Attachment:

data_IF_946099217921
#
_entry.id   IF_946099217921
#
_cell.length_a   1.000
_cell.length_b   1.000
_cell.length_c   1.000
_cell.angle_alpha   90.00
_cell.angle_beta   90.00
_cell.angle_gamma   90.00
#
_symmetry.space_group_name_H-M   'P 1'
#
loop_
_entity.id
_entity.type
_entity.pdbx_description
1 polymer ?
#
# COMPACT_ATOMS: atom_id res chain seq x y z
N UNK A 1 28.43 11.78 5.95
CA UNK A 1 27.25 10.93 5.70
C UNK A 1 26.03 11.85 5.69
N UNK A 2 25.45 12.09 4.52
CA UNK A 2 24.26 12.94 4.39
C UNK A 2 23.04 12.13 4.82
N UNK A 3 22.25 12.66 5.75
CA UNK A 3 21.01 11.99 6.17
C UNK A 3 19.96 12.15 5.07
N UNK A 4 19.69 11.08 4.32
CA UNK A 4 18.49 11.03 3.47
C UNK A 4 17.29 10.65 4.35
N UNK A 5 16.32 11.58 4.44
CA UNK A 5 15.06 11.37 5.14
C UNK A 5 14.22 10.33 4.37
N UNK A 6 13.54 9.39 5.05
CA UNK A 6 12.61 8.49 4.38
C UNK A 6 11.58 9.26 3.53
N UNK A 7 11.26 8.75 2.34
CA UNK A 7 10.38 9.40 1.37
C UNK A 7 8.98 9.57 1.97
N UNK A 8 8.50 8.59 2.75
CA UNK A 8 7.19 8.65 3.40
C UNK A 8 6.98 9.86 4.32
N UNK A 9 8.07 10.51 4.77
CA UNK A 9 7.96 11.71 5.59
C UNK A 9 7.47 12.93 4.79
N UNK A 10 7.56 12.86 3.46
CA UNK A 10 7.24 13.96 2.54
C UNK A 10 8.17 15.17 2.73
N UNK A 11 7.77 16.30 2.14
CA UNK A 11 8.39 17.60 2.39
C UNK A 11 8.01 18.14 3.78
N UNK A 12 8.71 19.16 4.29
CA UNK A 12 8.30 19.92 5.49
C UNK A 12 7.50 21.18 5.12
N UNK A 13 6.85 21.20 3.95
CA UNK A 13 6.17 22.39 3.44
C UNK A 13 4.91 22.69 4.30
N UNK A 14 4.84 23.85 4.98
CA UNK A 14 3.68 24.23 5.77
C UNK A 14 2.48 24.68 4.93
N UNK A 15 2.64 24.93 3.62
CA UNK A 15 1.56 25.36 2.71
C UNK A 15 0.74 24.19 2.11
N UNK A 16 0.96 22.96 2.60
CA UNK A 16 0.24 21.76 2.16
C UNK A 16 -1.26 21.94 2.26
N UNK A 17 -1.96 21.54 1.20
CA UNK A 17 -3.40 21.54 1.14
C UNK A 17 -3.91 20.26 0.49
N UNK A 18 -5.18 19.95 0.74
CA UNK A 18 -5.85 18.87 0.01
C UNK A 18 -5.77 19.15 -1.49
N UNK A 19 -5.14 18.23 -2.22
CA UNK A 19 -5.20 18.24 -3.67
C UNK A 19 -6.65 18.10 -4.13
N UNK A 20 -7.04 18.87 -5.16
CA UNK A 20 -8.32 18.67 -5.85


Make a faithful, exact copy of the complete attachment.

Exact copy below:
data_IF_946099217921
#
_entry.id   IF_946099217921
#
_cell.length_a   1.000
_cell.length_b   1.000
_cell.length_c   1.000
_cell.angle_alpha   90.00
_cell.angle_beta   90.00
_cell.angle_gamma   90.00
#
_symmetry.space_group_name_H-M   'P 1'
#
loop_
_entity.id
_entity.type
_entity.pdbx_description
1 polymer ?
#
# COMPACT_ATOMS: atom_id res chain seq x y z
N UNK A 1 28.43 11.78 5.95
CA UNK A 1 27.25 10.93 5.70
C UNK A 1 26.03 11.85 5.69
N UNK A 2 25.45 12.09 4.52
CA UNK A 2 24.26 12.94 4.39
C UNK A 2 23.04 12.13 4.82
N UNK A 3 22.25 12.66 5.75
CA UNK A 3 21.01 11.99 6.17
C UNK A 3 19.96 12.15 5.07
N UNK A 4 19.69 11.08 4.32
CA UNK A 4 18.49 11.03 3.47
C UNK A 4 17.29 10.65 4.35
N UNK A 5 16.32 11.58 4.44
CA UNK A 5 15.06 11.37 5.14
C UNK A 5 14.22 10.33 4.37
N UNK A 6 13.54 9.39 5.05
CA UNK A 6 12.61 8.49 4.38
C UNK A 6 11.58 9.26 3.53
N UNK A 7 11.26 8.75 2.34
CA UNK A 7 10.38 9.40 1.37
C UNK A 7 8.98 9.57 1.97
N UNK A 8 8.50 8.59 2.75
CA UNK A 8 7.19 8.65 3.40
C UNK A 8 6.98 9.86 4.32
N UNK A 9 8.07 10.51 4.77
CA UNK A 9 7.96 11.71 5.59
C UNK A 9 7.47 12.93 4.79
N UNK A 10 7.56 12.86 3.46
CA UNK A 10 7.24 13.96 2.54
C UNK A 10 8.17 15.17 2.73
N UNK A 11 7.77 16.30 2.14
CA UNK A 11 8.39 17.60 2.39
C UNK A 11 8.01 18.14 3.78
N UNK A 12 8.71 19.16 4.29
CA UNK A 12 8.30 19.92 5.49
C UNK A 12 7.50 21.18 5.12
N UNK A 13 6.85 21.20 3.95
CA UNK A 13 6.17 22.39 3.44
C UNK A 13 4.91 22.69 4.30
N UNK A 14 4.84 23.85 4.98
CA UNK A 14 3.68 24.23 5.77
C UNK A 14 2.48 24.68 4.93
N UNK A 15 2.64 24.93 3.62
CA UNK A 15 1.56 25.36 2.71
C UNK A 15 0.74 24.19 2.11
N UNK A 16 0.96 22.96 2.60
CA UNK A 16 0.24 21.76 2.16
C UNK A 16 -1.26 21.94 2.26
N UNK A 17 -1.96 21.54 1.20
CA UNK A 17 -3.40 21.54 1.14
C UNK A 17 -3.91 20.26 0.49
N UNK A 18 -5.18 19.95 0.74
CA UNK A 18 -5.85 18.87 0.01
C UNK A 18 -5.77 19.15 -1.49
N UNK A 19 -5.14 18.23 -2.22
CA UNK A 19 -5.20 18.24 -3.67
C UNK A 19 -6.65 18.10 -4.13
N UNK A 20 -7.04 18.87 -5.16
CA UNK A 20 -8.32 18.67 -5.85